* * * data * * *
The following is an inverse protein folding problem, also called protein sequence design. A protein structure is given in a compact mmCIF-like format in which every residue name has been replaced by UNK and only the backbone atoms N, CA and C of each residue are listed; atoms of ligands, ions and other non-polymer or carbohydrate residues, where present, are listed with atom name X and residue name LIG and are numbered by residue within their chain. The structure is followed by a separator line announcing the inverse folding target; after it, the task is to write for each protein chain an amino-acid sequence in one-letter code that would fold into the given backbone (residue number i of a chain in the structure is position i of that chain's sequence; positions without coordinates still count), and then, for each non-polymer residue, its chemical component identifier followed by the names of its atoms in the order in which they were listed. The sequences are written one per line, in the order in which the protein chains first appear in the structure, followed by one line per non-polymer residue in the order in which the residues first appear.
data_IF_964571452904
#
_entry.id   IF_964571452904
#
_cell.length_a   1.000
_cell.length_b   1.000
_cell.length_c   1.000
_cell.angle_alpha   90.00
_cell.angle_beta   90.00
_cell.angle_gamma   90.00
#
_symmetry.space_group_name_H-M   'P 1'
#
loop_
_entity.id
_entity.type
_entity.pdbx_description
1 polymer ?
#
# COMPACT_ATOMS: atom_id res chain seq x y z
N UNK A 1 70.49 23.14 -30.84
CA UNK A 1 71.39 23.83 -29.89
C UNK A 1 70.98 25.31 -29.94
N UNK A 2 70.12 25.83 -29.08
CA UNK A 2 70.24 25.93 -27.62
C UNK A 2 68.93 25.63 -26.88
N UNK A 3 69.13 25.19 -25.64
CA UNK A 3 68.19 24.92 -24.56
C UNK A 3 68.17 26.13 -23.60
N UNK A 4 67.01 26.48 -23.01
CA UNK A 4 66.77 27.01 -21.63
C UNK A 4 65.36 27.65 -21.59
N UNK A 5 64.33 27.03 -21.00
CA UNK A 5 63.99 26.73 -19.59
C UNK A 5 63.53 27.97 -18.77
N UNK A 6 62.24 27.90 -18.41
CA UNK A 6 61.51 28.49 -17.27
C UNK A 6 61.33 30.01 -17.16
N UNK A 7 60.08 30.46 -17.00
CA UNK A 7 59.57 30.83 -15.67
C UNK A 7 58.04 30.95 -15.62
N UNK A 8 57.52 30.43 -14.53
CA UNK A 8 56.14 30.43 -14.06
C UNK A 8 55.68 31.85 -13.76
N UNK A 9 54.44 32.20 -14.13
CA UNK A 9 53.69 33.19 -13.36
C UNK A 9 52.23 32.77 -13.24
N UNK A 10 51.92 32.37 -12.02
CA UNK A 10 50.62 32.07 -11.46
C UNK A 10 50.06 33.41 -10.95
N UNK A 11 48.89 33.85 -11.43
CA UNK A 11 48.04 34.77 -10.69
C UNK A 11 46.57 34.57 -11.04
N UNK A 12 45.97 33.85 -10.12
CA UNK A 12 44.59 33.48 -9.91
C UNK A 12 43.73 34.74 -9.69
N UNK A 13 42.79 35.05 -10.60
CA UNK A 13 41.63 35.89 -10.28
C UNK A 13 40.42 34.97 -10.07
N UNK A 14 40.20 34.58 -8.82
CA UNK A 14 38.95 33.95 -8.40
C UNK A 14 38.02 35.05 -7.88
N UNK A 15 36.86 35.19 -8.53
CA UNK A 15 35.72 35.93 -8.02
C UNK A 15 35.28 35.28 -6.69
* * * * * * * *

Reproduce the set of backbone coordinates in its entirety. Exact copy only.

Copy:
The following is an inverse protein folding problem, also called protein sequence design. A protein structure is given in a compact mmCIF-like format in which every residue name has been replaced by UNK and only the backbone atoms N, CA and C of each residue are listed; atoms of ligands, ions and other non-polymer or carbohydrate residues, where present, are listed with atom name X and residue name LIG and are numbered by residue within their chain. The structure is followed by a separator line announcing the inverse folding target; after it, the task is to write for each protein chain an amino-acid sequence in one-letter code that would fold into the given backbone (residue number i of a chain in the structure is position i of that chain's sequence; positions without coordinates still count), and then, for each non-polymer residue, its chemical component identifier followed by the names of its atoms in the order in which they were listed. The sequences are written one per line, in the order in which the protein chains first appear in the structure, followed by one line per non-polymer residue in the order in which the residues first appear.
data_IF_964571452904
#
_entry.id   IF_964571452904
#
_cell.length_a   1.000
_cell.length_b   1.000
_cell.length_c   1.000
_cell.angle_alpha   90.00
_cell.angle_beta   90.00
_cell.angle_gamma   90.00
#
_symmetry.space_group_name_H-M   'P 1'
#
loop_
_entity.id
_entity.type
_entity.pdbx_description
1 polymer ?
#
# COMPACT_ATOMS: atom_id res chain seq x y z
N UNK A 1 70.49 23.14 -30.84
CA UNK A 1 71.39 23.83 -29.89
C UNK A 1 70.98 25.31 -29.94
N UNK A 2 70.12 25.83 -29.08
CA UNK A 2 70.24 25.93 -27.62
C UNK A 2 68.93 25.63 -26.88
N UNK A 3 69.13 25.19 -25.64
CA UNK A 3 68.19 24.92 -24.56
C UNK A 3 68.17 26.13 -23.60
N UNK A 4 67.01 26.48 -23.01
CA UNK A 4 66.77 27.01 -21.63
C UNK A 4 65.36 27.65 -21.59
N UNK A 5 64.33 27.03 -21.00
CA UNK A 5 63.99 26.73 -19.59
C UNK A 5 63.53 27.97 -18.77
N UNK A 6 62.24 27.90 -18.41
CA UNK A 6 61.51 28.49 -17.27
C UNK A 6 61.33 30.01 -17.16
N UNK A 7 60.08 30.46 -17.00
CA UNK A 7 59.57 30.83 -15.67
C UNK A 7 58.04 30.95 -15.62
N UNK A 8 57.52 30.43 -14.53
CA UNK A 8 56.14 30.43 -14.06
C UNK A 8 55.68 31.85 -13.76
N UNK A 9 54.44 32.20 -14.13
CA UNK A 9 53.69 33.19 -13.36
C UNK A 9 52.23 32.77 -13.24
N UNK A 10 51.92 32.37 -12.02
CA UNK A 10 50.62 32.07 -11.46
C UNK A 10 50.06 33.41 -10.95
N UNK A 11 48.89 33.85 -11.43
CA UNK A 11 48.04 34.77 -10.69
C UNK A 11 46.57 34.57 -11.04
N UNK A 12 45.97 33.85 -10.12
CA UNK A 12 44.59 33.48 -9.91
C UNK A 12 43.73 34.74 -9.69
N UNK A 13 42.79 35.05 -10.60
CA UNK A 13 41.63 35.89 -10.28
C UNK A 13 40.42 34.97 -10.07
N UNK A 14 40.20 34.58 -8.82
CA UNK A 14 38.95 33.95 -8.40
C UNK A 14 38.02 35.05 -7.88
N UNK A 15 36.86 35.19 -8.53
CA UNK A 15 35.72 35.93 -8.02
C UNK A 15 35.28 35.28 -6.69